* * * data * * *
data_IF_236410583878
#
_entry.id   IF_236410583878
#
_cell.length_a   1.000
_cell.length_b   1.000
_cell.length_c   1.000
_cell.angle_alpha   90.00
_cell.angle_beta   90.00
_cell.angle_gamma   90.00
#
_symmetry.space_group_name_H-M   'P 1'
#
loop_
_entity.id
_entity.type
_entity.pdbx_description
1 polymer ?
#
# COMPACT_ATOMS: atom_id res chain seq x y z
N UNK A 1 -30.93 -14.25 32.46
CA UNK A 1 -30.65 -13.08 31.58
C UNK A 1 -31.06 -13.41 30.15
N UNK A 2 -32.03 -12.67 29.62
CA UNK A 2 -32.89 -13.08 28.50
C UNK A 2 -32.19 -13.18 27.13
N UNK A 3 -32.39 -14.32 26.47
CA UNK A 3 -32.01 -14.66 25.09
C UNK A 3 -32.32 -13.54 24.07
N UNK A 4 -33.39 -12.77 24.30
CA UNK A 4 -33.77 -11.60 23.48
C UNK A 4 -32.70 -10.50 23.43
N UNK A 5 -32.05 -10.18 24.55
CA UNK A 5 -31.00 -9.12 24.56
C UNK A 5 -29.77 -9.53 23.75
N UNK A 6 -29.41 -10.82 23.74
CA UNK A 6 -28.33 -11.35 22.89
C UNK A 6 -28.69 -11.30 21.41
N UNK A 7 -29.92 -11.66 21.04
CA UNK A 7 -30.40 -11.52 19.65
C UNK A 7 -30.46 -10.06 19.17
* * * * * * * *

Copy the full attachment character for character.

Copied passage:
data_IF_236410583878
#
_entry.id   IF_236410583878
#
_cell.length_a   1.000
_cell.length_b   1.000
_cell.length_c   1.000
_cell.angle_alpha   90.00
_cell.angle_beta   90.00
_cell.angle_gamma   90.00
#
_symmetry.space_group_name_H-M   'P 1'
#
loop_
_entity.id
_entity.type
_entity.pdbx_description
1 polymer ?
#
# COMPACT_ATOMS: atom_id res chain seq x y z
N UNK A 1 -30.93 -14.25 32.46
CA UNK A 1 -30.65 -13.08 31.58
C UNK A 1 -31.06 -13.41 30.15
N UNK A 2 -32.03 -12.67 29.62
CA UNK A 2 -32.89 -13.08 28.50
C UNK A 2 -32.19 -13.18 27.13
N UNK A 3 -32.39 -14.32 26.47
CA UNK A 3 -32.01 -14.66 25.09
C UNK A 3 -32.32 -13.54 24.07
N UNK A 4 -33.39 -12.77 24.30
CA UNK A 4 -33.77 -11.60 23.48
C UNK A 4 -32.70 -10.50 23.43
N UNK A 5 -32.05 -10.18 24.55
CA UNK A 5 -31.00 -9.12 24.56
C UNK A 5 -29.77 -9.53 23.75
N UNK A 6 -29.41 -10.82 23.74
CA UNK A 6 -28.33 -11.35 22.89
C UNK A 6 -28.69 -11.30 21.41
N UNK A 7 -29.92 -11.66 21.04
CA UNK A 7 -30.40 -11.52 19.65
C UNK A 7 -30.46 -10.06 19.17